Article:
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Upgrade of rural medical system breeds corruption

Updated: 2013-12-03 11:11
( Xinhua)

To tackle the problem, the central government initiated a medical system reform in 2009, promising to improve medical conditions in the countryside by providing more funds.

During China's Eleventh Five-Year Plan from 2006 to 2010, the Ministry of Health allocated about 175.4 billion yuan to boost the development of the medical system in China's poverty-stricken areas, with a year-on-year increase of 73 percent. The money was supposed to cover construction expenses for the health centers' facilities as well as equipment renewal.

The system upgrade did work wonders, said Bai, who saw advanced medical machines used to treat patients during his second rural tour in 2011.

But the renewal boom is also becoming a hotbed for rural corruption, as medical device sales agents try to edge each other out to grab a share of the public funds by bribing the heads of rural health centers.

In Luocheng, which is home to more than 30 companies selling medical devices, sales agents use various methods to bribe center chiefs, according to procuratorial personnel in the county.

An agent in Luocheng, who refused to be named, said that heads of rural medical centers easily fall for the bait, as the amount of money spent on equipment is comparatively smaller than in big city hospitals, and these officers tend to be less "on guard" than their peers in big cities.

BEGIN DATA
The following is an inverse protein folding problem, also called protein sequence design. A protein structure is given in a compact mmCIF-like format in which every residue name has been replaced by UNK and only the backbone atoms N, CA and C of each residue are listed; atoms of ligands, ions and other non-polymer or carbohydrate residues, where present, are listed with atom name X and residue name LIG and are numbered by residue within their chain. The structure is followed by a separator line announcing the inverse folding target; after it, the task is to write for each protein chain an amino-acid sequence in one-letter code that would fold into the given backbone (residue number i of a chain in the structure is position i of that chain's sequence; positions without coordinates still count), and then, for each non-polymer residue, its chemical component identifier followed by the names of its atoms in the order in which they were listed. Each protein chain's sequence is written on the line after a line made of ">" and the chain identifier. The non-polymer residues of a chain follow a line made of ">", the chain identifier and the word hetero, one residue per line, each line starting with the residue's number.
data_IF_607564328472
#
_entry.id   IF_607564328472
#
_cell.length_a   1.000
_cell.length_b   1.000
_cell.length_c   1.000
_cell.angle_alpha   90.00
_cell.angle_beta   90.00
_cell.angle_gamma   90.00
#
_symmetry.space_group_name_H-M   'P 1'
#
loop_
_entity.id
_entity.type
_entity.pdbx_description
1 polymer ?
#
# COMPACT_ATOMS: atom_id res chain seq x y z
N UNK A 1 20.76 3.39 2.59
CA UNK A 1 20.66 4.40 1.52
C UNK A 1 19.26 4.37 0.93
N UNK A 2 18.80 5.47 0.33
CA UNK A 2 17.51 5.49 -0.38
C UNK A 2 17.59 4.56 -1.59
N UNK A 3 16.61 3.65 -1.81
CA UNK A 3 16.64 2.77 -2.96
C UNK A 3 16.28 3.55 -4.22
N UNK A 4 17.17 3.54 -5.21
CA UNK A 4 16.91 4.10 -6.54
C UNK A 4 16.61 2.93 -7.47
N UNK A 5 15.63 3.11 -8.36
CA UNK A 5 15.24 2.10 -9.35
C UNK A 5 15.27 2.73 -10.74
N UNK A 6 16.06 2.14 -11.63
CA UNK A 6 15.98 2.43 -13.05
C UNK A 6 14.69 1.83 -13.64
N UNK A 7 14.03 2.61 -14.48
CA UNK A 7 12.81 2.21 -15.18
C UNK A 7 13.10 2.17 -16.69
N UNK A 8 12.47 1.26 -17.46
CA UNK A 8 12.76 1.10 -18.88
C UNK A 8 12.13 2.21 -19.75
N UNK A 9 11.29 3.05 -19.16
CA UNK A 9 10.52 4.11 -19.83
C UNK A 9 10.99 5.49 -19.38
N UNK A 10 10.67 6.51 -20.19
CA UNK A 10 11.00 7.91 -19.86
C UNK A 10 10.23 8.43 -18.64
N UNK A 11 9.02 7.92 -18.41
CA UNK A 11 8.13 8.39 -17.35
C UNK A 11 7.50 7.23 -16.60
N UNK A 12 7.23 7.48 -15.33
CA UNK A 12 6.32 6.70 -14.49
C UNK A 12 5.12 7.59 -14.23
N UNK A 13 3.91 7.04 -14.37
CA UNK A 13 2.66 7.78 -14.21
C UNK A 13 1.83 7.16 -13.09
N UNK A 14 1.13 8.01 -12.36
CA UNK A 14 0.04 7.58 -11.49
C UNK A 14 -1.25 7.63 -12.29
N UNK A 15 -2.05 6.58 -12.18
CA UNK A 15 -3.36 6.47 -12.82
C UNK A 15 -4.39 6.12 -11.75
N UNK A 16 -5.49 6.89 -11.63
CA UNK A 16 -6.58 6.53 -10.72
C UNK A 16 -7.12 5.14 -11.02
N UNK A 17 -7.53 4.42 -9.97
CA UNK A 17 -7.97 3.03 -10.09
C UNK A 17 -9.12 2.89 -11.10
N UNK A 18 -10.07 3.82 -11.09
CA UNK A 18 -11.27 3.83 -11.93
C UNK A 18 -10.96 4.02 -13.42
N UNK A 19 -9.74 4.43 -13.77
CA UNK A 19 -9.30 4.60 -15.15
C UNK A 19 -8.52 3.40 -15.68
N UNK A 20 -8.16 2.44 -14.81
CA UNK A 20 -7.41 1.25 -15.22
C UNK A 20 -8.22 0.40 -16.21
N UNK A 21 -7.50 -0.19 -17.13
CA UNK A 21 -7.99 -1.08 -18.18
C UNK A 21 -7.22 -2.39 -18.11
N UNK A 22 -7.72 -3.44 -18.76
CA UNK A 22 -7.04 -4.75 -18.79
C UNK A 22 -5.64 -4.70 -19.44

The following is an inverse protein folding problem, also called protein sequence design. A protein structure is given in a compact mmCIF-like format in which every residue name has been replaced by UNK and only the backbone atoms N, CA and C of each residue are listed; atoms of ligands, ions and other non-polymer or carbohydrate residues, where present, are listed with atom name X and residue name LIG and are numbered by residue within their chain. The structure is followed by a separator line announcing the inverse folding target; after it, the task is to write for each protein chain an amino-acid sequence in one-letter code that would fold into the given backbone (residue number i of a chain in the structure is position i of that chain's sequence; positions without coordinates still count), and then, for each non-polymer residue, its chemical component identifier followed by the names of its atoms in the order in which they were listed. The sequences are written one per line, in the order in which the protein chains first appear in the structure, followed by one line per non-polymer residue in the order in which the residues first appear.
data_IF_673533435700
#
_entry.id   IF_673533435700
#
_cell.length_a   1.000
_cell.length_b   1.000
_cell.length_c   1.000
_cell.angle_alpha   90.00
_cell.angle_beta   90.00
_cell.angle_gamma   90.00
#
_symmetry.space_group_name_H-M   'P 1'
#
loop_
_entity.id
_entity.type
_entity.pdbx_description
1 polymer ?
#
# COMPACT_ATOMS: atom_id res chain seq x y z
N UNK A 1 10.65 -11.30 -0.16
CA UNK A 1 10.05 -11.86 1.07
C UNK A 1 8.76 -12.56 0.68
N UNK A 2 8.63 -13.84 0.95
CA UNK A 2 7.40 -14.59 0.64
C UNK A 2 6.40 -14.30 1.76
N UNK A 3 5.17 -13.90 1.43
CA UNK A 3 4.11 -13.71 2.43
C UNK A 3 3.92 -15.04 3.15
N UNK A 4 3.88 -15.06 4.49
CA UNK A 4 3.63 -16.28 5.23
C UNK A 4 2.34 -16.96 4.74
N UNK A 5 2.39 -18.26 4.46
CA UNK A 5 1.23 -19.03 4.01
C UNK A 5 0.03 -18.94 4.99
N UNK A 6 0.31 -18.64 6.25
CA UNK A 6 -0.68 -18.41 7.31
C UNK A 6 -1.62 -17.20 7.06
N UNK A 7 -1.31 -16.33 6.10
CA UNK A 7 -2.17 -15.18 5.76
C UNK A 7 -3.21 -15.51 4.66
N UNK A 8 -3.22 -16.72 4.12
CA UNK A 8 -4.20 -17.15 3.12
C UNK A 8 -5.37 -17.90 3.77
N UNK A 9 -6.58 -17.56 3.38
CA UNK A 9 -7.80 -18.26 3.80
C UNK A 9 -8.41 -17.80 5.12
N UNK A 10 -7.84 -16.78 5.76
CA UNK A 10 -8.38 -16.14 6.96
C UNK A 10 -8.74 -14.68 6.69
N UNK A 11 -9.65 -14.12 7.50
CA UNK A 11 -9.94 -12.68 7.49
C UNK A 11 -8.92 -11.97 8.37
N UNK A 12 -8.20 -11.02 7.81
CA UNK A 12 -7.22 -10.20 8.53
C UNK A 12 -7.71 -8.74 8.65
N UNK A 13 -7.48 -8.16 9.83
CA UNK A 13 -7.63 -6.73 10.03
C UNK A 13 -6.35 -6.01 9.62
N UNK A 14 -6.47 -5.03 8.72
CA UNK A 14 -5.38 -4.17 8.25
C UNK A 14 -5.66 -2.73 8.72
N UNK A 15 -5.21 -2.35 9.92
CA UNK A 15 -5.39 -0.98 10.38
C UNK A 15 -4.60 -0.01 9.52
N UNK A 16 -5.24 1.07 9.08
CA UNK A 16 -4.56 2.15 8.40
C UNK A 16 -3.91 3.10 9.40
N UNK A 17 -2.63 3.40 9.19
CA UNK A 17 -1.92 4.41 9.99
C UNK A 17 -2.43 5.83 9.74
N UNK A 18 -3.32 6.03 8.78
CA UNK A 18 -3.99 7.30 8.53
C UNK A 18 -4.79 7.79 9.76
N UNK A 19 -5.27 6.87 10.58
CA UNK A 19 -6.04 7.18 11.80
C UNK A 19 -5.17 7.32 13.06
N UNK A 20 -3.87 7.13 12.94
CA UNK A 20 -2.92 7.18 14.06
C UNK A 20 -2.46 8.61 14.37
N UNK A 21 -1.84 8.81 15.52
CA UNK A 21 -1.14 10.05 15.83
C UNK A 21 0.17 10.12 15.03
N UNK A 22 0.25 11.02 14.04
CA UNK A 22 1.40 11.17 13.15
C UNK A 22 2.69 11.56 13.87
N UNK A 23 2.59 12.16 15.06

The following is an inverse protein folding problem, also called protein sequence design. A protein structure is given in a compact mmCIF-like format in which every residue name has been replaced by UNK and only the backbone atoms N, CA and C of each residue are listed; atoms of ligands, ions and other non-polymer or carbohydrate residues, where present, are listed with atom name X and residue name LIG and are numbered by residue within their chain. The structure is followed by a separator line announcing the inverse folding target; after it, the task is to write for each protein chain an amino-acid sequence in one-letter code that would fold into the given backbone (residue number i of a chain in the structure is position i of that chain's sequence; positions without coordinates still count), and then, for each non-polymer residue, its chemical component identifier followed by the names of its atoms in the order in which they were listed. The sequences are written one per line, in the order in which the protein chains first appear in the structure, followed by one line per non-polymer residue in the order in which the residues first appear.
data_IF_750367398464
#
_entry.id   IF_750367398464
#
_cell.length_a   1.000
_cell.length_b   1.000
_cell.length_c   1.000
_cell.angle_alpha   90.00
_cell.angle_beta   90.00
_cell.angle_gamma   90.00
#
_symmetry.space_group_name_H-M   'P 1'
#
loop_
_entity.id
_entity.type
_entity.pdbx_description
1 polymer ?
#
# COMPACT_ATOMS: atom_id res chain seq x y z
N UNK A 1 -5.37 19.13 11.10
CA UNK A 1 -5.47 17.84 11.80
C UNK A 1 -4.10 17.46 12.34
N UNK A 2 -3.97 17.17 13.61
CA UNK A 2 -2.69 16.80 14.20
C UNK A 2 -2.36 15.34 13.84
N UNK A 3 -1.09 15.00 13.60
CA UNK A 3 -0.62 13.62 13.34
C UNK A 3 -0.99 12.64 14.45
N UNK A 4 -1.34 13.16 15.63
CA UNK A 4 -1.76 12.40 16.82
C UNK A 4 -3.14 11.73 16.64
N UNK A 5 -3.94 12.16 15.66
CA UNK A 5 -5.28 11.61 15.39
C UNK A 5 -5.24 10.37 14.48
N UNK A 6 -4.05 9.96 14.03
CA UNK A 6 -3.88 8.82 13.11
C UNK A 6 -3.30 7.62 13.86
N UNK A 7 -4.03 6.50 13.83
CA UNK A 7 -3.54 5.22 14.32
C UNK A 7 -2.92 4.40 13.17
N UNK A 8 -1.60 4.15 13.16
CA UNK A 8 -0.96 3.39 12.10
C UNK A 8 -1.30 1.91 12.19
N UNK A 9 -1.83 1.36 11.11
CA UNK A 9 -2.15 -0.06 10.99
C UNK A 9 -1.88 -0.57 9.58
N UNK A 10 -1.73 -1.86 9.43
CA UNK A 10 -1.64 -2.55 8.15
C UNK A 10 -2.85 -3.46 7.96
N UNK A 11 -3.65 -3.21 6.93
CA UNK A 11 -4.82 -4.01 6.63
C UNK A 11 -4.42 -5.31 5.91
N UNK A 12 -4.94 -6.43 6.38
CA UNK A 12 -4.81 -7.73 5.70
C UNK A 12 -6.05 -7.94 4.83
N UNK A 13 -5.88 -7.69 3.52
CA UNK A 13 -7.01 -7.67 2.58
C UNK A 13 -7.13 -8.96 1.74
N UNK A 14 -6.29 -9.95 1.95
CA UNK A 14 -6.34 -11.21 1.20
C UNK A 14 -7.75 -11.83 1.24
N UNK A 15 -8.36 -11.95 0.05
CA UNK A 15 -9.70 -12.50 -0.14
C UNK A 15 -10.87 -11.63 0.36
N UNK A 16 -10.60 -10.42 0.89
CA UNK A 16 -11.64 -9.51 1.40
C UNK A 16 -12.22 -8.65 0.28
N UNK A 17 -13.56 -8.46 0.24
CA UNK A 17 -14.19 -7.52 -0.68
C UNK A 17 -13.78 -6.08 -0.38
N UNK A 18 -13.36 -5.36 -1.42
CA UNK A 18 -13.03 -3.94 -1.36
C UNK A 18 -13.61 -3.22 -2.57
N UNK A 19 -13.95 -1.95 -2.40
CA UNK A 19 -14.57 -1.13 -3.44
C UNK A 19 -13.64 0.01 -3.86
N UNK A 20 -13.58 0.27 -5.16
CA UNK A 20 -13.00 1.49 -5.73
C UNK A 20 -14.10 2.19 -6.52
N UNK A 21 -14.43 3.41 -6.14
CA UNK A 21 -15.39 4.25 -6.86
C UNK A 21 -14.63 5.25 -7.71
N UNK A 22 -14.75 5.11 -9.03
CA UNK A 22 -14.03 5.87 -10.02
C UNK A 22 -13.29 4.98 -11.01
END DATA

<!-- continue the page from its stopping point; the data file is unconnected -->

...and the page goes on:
"If we can get the heads of multiple health centers to buy our equipment, we can reap more benefits than we do with big hospitals," said the agent.

According to Bai Zhipeng, the general public is more concerned about doctors receiving kickbacks for medicine, and largely ignores the fact that hospitals and rural health centers increasingly take commissions from sales agents selling medical equipment.

Bai laid the blame on a lack of open bidding when rural health centers purchase medical equipment.

Although the government requires open bidding before purchases, the grassroots medical institutions, which manage funds on their own, tend to buy equipment without notifying county-level health bureaus, which makes it difficult for the government to supervise, Bai said.

Even when centers hold open bidding, bidding documents can be changed to meet the specific requirements of the medical equipment companies that have secretly offered bribes to those in charge of centers.

Luo Guo'an, an expert from the Guangxi Academy of Social Sciences, said that while China's rural medical institutions are welcoming the boom in medical equipment purchases, supervision is still poor compared with big city hospitals.

"There is an urgent need to ramp up supervision of these health centers to prevent such crimes from happening," Luo said.

Serious corruption in the poor areas of China has drawn the public's attention, and now governments on various levels are considering measures to battle the crimes.

In Luocheng, an accounting center, which is supervised by accounting staff from the county health bureau, has been established to oversee the amount of money used by local health centers.

To prevent public funds from being pocketed by avaricious officers, Bai suggested that a team of experts is needed to oversee the bidding process.

"Health departments at the provincial and municipal levels should join hands in holding open bidding activities to ensure a transparent bidding mechanism," Bai said.

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